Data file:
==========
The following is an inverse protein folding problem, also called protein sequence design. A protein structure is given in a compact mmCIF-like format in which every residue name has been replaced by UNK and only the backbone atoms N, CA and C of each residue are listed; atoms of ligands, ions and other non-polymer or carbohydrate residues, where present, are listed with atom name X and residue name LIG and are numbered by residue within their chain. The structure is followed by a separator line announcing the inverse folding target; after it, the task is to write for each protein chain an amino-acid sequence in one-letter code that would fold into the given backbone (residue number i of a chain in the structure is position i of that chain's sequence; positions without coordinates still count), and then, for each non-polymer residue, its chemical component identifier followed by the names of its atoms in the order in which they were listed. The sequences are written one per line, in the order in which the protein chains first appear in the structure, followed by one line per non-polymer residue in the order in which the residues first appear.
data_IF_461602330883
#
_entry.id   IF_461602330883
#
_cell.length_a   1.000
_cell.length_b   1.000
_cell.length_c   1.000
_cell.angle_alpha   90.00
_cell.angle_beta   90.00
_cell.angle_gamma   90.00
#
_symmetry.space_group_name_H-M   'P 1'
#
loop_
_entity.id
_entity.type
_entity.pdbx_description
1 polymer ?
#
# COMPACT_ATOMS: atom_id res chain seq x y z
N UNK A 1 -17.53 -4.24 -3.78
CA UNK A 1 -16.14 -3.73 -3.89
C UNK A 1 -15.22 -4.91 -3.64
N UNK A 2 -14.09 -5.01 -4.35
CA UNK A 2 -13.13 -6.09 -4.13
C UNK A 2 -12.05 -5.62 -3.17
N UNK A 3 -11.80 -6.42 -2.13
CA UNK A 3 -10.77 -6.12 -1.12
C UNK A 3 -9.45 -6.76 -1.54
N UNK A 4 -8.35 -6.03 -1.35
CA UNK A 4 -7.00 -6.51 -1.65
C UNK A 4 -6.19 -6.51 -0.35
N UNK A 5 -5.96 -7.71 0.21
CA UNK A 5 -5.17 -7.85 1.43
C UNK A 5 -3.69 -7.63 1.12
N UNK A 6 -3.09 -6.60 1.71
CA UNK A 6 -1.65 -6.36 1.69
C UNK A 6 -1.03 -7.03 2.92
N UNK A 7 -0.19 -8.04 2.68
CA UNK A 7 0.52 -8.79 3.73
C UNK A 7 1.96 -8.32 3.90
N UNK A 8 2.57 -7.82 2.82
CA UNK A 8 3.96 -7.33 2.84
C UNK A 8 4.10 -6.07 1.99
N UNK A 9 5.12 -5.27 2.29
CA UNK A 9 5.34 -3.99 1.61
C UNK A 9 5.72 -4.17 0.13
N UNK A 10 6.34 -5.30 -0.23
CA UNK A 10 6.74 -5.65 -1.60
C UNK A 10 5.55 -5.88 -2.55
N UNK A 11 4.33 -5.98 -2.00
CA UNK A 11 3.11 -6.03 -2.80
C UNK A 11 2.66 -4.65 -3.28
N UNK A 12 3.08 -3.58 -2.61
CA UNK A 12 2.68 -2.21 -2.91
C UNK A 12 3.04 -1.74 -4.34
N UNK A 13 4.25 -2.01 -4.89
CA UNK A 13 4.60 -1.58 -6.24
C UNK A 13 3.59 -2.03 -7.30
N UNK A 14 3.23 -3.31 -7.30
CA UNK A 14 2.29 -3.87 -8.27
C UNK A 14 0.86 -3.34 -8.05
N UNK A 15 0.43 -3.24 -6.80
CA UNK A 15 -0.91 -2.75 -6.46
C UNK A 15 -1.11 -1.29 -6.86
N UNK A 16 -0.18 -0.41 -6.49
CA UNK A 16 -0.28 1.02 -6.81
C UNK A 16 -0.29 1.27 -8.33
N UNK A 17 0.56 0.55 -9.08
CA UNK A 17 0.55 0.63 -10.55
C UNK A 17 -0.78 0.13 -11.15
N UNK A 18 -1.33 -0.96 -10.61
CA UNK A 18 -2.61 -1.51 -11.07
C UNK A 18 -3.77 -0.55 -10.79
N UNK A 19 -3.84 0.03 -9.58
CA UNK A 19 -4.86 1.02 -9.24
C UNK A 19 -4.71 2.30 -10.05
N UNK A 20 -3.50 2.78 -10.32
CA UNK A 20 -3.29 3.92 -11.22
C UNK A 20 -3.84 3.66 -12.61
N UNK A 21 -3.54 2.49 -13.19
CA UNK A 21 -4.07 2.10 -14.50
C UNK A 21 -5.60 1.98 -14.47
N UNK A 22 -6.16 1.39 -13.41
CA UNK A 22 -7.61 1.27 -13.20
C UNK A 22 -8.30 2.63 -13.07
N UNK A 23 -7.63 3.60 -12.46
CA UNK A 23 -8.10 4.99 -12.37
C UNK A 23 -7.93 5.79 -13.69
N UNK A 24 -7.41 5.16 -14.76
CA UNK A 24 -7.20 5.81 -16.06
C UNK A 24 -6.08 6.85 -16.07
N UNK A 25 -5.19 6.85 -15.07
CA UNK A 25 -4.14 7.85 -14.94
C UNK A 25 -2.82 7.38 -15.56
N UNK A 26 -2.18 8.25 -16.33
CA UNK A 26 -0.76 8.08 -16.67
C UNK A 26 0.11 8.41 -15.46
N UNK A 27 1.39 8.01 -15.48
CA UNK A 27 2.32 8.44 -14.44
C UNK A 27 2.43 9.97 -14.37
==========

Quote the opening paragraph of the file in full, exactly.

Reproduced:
The following is an inverse protein folding problem, also called protein sequence design. A protein structure is given in a compact mmCIF-like format in which every residue name has been replaced by UNK and only the backbone atoms N, CA and C of each residue are listed; atoms of ligands, ions and other non-polymer or carbohydrate residues, where present, are listed with atom name X and residue name LIG and are numbered by residue within their chain. The structure is followed by a separator line announcing the inverse folding target; after it, the task is to write for each protein chain an amino-acid sequence in one-letter code that would fold into the given backbone (residue number i of a chain in the structure is position i of that chain's sequence; positions without coordinates still count), and then, for each non-polymer residue, its chemical component identifier followed by the names of its atoms in the order in which they were listed. The sequences are written one per line, in the order in which the protein chains first appear in the structure, followed by one line per non-polymer residue in the order in which the residues first appear.